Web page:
Trinity Western University law school proponents fire back at critics

The proposed program includes skills like client relations and law office management, skills graduates will need as lawyers.

Opposition to Trinity Western University’s proposal to create a law school is mounting, with most of it coming from law students and some deans of law faculties at publicly-funded universities.

TWU doesn’t preclude gay or lesbian students and homosexuals do attend the private-Christian school, said Janet Epp Buckingham, who has spearheaded bringing a law school to TWU. This criticism has been coming from some law professors.

The proposal is for a small law school with a focus on professionalism, ethics, skills training and specializations in charities law and entrepreneur law.

If it is approved by the Federation of Law Societies of Canada, it would be the first Christian-based law school in Canada. Trinity submitted a proposal last June and if approved, the law school would open in 2015.

TWU has a covenant all students have to sign and includes abstaining from pre-marital sex, consuming alcohol on campus an viewing pornography. It also says the Bible reserves marriage between a man and woman.

And it is the university’s belief about marriage that is causing a stir with law students and some law deans across the country.

The Council of Canadian Law Deans has condemned the law school proposal and more than 1,000 law students across Canada, including some  at UBC, have signed a petition against it.

TWU has already been down this road and won a Supreme Court judgement over its plans to start a teacher training program.

In 2001, the Supreme Court of Canada ruled against the B.C. College of Teachers, which had sought to deny accreditation of TWU’s teaching program on the basis that it discriminated against gay students. TWU won on its Charter right of freedom of religion. The B.C. Civil Liberties Association has come out in support of TWU because of that same Charter right.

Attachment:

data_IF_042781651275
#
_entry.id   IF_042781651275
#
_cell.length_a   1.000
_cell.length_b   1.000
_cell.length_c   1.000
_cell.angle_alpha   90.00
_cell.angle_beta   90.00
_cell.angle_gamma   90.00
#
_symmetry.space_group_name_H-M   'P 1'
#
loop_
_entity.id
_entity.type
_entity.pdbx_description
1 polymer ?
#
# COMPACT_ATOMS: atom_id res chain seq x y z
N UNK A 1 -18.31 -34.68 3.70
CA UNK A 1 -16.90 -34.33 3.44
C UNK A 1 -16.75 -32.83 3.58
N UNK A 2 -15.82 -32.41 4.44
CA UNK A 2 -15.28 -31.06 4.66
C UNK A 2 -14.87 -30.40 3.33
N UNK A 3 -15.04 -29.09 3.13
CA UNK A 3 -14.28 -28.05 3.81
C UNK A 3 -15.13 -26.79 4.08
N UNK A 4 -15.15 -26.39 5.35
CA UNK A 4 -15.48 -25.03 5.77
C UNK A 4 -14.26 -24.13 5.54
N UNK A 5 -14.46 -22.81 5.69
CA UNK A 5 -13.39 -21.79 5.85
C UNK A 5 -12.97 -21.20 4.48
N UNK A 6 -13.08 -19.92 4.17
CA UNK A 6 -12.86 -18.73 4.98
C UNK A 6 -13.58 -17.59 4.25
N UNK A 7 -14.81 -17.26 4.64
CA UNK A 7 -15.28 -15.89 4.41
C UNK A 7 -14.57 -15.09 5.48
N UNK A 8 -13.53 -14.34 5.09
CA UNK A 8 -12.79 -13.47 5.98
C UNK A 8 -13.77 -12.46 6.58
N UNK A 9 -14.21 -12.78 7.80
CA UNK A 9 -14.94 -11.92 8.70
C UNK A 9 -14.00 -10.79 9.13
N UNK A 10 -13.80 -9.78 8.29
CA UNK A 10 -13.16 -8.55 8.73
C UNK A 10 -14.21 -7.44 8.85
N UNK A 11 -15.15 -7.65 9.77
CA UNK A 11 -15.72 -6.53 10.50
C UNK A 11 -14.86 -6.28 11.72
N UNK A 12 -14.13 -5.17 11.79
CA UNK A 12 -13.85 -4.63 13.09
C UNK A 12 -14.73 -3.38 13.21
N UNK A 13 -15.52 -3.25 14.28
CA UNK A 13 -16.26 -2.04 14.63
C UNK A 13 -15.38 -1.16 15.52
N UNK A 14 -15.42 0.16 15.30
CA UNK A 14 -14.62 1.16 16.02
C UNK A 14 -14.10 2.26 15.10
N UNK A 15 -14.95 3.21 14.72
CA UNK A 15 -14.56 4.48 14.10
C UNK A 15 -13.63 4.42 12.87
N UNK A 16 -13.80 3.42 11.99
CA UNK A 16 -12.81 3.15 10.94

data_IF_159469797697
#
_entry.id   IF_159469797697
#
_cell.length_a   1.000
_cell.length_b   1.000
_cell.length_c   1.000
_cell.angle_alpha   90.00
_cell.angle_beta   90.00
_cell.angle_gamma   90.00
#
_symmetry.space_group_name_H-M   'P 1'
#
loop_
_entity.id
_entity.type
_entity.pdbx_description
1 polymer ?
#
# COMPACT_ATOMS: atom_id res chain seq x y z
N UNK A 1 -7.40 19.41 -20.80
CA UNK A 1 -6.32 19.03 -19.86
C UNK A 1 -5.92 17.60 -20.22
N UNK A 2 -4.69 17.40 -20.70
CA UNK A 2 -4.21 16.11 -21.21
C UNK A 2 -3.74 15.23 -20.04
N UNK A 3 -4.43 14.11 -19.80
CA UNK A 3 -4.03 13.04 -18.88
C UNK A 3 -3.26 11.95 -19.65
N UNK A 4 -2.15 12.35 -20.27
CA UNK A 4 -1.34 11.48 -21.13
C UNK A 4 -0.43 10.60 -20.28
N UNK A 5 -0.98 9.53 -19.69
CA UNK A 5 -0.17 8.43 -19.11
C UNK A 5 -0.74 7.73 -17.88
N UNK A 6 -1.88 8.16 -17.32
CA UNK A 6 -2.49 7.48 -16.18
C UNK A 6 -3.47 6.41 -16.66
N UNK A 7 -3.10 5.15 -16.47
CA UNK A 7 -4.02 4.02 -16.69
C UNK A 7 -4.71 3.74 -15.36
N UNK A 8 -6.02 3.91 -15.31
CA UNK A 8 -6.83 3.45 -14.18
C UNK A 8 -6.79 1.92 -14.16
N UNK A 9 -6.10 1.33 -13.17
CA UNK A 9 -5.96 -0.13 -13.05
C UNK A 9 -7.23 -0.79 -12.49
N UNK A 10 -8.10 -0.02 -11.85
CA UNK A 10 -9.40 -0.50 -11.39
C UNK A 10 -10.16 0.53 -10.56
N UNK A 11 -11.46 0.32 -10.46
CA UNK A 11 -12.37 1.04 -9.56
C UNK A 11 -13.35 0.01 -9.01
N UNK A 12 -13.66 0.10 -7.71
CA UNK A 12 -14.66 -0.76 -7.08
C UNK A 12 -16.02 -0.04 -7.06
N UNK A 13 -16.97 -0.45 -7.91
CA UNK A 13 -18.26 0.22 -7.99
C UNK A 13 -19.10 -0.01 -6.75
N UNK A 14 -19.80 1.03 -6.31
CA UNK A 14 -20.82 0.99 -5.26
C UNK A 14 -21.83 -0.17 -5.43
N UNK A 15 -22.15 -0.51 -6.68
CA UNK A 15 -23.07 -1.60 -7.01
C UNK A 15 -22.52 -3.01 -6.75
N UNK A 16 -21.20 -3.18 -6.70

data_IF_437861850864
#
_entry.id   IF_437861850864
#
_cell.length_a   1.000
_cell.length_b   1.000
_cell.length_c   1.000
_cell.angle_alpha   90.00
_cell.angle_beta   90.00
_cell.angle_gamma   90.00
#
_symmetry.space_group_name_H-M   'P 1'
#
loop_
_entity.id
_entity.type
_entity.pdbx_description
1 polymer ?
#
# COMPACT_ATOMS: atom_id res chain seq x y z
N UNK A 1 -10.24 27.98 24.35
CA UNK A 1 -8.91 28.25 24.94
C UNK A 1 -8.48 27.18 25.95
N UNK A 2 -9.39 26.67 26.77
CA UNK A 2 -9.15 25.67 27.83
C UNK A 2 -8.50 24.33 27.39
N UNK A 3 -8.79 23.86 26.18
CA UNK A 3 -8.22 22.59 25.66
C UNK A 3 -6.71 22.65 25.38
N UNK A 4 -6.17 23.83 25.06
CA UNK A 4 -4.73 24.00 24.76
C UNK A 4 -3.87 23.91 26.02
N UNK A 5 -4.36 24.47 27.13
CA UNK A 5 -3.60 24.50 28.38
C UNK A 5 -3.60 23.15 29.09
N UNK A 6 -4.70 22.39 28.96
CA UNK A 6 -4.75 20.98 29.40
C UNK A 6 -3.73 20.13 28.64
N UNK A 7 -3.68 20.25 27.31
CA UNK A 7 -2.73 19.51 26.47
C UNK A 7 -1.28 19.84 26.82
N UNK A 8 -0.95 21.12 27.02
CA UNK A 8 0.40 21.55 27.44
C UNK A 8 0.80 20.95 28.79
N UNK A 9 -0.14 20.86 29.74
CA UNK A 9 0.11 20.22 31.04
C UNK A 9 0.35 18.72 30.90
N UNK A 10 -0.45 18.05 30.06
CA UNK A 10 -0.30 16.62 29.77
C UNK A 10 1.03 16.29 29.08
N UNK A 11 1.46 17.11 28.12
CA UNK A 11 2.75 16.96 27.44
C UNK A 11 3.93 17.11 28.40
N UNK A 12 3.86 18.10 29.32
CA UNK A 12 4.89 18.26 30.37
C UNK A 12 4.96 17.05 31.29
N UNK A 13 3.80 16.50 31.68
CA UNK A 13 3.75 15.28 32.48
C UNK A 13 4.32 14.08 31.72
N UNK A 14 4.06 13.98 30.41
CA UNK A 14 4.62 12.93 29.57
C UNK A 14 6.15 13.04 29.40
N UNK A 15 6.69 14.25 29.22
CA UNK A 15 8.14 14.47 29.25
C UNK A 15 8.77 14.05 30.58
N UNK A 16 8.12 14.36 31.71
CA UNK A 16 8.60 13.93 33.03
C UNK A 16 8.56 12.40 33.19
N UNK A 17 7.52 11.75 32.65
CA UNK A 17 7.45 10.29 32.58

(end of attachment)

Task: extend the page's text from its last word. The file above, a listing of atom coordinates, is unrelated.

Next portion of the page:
“The Supreme Court of Canada was clear in the 2001 decision on the School of Education. It seems unthinkable that the legal profession would make a decision opposing the Supreme Court of Canada,” said Epp Buckingham.

Buckingham said the university’s 50 years of operation, and A+ rating, speaks for itself on the calibre of school it would put together.

“Lawyers are the butt of many jokes — usually relating to lack of ethics. Yet lawyers advise people at some of the most challenging times of their lives,” she said.

“We would like to produce graduates that can be trusted legal advisors and advocates. The program is unique in including skills like client relations and law office management, skills graduates will need as lawyers. As a faith-based university, it also integrates Christian principles like justice, compassion and humility in the curriculum.”

The school is hoping it doesn’t come back to a court challenge. It also doesn’t have a timeline on when the Federation of Law Societies

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